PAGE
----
One of the biggest mistakes investors make (especially the younger ones) is ignoring stocks they consider "boring."
Oftentimes, these boring companies actually make some of the best possible investments, delivering consistent market-beating performance and low volatility, allowing you to sleep soundly at night, as you can see from the chart below.
We asked three of our analysts for their favorite "boring" stocks, and here is what they had to say.
Selena Maranjian: Many of us would like to believe otherwise, because exciting, high-flying stocks are so much more fun to follow, but some of the best investments are boring stocks. Consider, for example, Waste Management (NYSE:WM), with a market capitalization topping $22 billion. It's the top dog in the garbage industry, and offers a solid dividend that recently yielded 3.1%. Better still, it has hiked that payout by an annual average of 7% over the past decade (essentially doubling the dividend over that period). The stock is up some 16% over the past year and has averaged almost 10% annually over the past 20.
Some have lost faith in the company because of the slowing growth of its top line, while others who liked its waste-to-energy operations were not thrilled to see the company sell them to private-equity investors. The business contributed about 6% of revenue, but management wants to focus more intensively on its core operations. With nearly $2 billion in proceeds from the sale, Waste Management aims to acquire other companies and repurchase shares. Management is also holding firm on pricing, which can hurt it in the short-term if it loses some customers to rivals, but can help it in the long run through greater revenue.
A beautiful aspect of this business is the reliability of garbage and its need to be collected. Waste Management is in a strong position to profit from that, enjoying economies of scale and generating free cash flow of more than $1 billion annually.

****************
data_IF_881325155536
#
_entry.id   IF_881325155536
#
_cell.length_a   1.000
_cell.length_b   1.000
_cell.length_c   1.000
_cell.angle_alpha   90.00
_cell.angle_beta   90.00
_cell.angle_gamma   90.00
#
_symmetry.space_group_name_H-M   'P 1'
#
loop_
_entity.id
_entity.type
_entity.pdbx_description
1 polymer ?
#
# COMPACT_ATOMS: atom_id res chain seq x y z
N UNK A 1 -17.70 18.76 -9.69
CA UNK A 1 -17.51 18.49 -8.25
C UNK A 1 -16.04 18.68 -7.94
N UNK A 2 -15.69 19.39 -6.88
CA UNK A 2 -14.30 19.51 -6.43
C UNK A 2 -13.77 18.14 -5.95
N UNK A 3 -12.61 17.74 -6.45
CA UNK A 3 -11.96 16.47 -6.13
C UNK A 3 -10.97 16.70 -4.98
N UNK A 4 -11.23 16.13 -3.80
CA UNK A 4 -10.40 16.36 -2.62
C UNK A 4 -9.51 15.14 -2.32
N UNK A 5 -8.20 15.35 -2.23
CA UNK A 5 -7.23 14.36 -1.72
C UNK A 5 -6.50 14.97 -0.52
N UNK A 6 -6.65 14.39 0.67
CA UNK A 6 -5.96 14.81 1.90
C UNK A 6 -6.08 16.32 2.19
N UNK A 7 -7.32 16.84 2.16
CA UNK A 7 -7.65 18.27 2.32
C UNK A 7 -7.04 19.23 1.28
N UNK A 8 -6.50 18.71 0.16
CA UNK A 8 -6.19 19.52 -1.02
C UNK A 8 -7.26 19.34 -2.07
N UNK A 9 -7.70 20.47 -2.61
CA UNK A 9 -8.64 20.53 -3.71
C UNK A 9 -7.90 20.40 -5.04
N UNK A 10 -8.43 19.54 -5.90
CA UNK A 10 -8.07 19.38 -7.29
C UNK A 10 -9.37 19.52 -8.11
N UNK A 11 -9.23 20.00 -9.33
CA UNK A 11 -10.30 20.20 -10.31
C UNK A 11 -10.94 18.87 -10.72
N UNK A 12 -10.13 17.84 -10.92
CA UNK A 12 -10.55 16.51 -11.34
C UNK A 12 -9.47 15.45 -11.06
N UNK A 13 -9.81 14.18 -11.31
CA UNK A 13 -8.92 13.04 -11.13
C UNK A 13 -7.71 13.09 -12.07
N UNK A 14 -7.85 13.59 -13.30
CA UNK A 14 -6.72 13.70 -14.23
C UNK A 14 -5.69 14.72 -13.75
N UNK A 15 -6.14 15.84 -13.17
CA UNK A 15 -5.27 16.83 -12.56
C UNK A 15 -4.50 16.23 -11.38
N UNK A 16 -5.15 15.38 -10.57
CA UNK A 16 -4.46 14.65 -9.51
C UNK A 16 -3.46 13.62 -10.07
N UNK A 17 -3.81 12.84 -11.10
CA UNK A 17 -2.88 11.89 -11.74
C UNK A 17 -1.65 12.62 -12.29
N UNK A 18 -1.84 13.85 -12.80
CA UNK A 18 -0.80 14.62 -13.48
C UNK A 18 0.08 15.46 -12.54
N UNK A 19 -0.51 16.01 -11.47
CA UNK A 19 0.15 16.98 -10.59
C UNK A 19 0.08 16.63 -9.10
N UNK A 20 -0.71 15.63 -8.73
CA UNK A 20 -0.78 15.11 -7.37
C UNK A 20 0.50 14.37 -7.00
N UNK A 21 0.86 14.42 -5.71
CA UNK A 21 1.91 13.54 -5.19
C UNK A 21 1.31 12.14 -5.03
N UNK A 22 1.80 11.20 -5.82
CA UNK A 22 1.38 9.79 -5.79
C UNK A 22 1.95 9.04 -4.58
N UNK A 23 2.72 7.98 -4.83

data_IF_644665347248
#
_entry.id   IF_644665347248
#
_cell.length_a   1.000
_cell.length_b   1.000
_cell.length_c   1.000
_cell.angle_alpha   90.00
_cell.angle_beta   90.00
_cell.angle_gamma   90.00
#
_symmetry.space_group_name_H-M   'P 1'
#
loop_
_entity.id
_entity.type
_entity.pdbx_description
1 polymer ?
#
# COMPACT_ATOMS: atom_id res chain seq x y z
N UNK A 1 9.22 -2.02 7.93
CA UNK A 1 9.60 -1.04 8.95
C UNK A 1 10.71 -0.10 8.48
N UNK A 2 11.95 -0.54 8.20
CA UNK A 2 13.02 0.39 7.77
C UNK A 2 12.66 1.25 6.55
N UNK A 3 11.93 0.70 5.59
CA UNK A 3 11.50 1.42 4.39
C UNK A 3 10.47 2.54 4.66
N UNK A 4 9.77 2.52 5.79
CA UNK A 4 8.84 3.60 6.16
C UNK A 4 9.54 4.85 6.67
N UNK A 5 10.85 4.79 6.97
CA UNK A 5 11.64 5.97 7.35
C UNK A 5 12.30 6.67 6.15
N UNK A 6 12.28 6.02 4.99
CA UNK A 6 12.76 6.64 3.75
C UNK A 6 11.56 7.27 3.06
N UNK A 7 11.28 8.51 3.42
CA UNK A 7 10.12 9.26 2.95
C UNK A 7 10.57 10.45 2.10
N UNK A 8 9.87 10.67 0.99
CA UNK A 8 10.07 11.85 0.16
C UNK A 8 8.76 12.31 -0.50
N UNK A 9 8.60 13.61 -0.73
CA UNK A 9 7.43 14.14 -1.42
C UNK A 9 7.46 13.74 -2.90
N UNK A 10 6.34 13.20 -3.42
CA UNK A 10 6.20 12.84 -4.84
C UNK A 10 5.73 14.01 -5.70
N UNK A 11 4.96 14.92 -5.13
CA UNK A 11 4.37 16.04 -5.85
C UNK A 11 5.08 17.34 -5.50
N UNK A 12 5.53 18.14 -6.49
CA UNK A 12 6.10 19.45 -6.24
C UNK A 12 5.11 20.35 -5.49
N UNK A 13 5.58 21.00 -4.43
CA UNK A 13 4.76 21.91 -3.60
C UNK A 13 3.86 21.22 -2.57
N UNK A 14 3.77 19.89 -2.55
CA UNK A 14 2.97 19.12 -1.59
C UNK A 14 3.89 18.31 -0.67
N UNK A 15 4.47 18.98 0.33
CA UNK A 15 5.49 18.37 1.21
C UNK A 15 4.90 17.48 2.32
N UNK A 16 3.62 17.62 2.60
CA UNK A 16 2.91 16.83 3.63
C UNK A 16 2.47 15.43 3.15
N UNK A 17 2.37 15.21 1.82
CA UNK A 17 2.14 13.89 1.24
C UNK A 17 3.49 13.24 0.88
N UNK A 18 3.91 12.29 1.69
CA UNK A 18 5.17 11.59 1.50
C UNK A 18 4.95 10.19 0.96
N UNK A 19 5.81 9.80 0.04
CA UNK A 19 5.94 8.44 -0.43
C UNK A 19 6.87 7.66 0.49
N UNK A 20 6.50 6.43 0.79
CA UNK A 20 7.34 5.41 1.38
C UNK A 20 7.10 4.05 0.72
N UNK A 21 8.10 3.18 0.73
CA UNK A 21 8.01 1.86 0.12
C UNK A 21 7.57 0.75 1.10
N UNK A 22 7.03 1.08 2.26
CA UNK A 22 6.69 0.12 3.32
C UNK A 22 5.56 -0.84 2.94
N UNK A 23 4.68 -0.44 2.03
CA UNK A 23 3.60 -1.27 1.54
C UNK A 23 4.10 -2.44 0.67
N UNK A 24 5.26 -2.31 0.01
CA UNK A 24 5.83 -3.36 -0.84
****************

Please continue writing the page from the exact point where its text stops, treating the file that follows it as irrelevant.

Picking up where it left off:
And as Selena reminded me "put that ticker (of NNN) on its side and it's ZZZ -- boring indeed!"
National Retail Properties is a real estate investment trust with nearly $5 billion in assets that owns more than 2,000 properties across 47 states. It owns single-tenant properties spanning 38 different industries, including convenience stores, restaurants, movie theaters, and countless others.
And while there may not be anything exciting about owning the building a local 7-Eleven finds itself in, the reality is that National Retail Properties has proven this can be a wildly successful business model.
As far as its operating metrics are concerned, the portfolio of properties at NNN is diverse, with no single tenant representing more than 6.6% of its rent. It is also secure, as its properties were 98.8% occupied at the end of the third quarter versus the industry average of 92.7%. In addition, that occupancy rate has shown no sign of slowing down, as its average lease term stands at 12 years.
The company also notes its portfolio of "well selected retail tenants provide stronger performance through various economic cycles than office, industrial or other tenant types," meaning even in trying economic times, it offers more safety.
Throw in the fact that it has raised its dividend for 25 consecutive years and over the last 20 years it has delivered an average annual total return of 13.5% versus 9.6% for the S&P 500, and you can see how National Retail Properties proves that boring can indeed be beautiful.
Dan Caplinger: When I'm looking for boring stock ideas, the first place I look is my own pantry. Procter & Gamble (NYSE:PG) has a huge stable of brands that produce billion-dollar sales each and every year, including Gillette razors, Pampers diapers, and Crest toothpaste. The company has a worldwide presence, serving billions of customers in more than 180 countries across the globe.
P&G has appeal for a broad range of investors. For those who like dividends, the company has an attractive yield of almost 3%, and with 58 consecutive annual dividend increases, the company has one of the best dividend histories in the market. At the same time, P&G has also looked for ways to bolster its growth, increasing its penetration into emerging markets. A strong U.S. dollar has had a downward impact on P&G's revenue and net income recently, given the amount of sales the company does in foreign countries. Finally, P&G has also committed to returning capital to shareholders through stock buybacks, and that in turn should further contribute to future earnings-per-share growth and provide more support to the stock's impressive 36% gains over the past two years. Procter & Gamble is so huge that investors shouldn't expect explosive growth potential going forward, but it should nevertheless provide the security that many conservative investors like to see.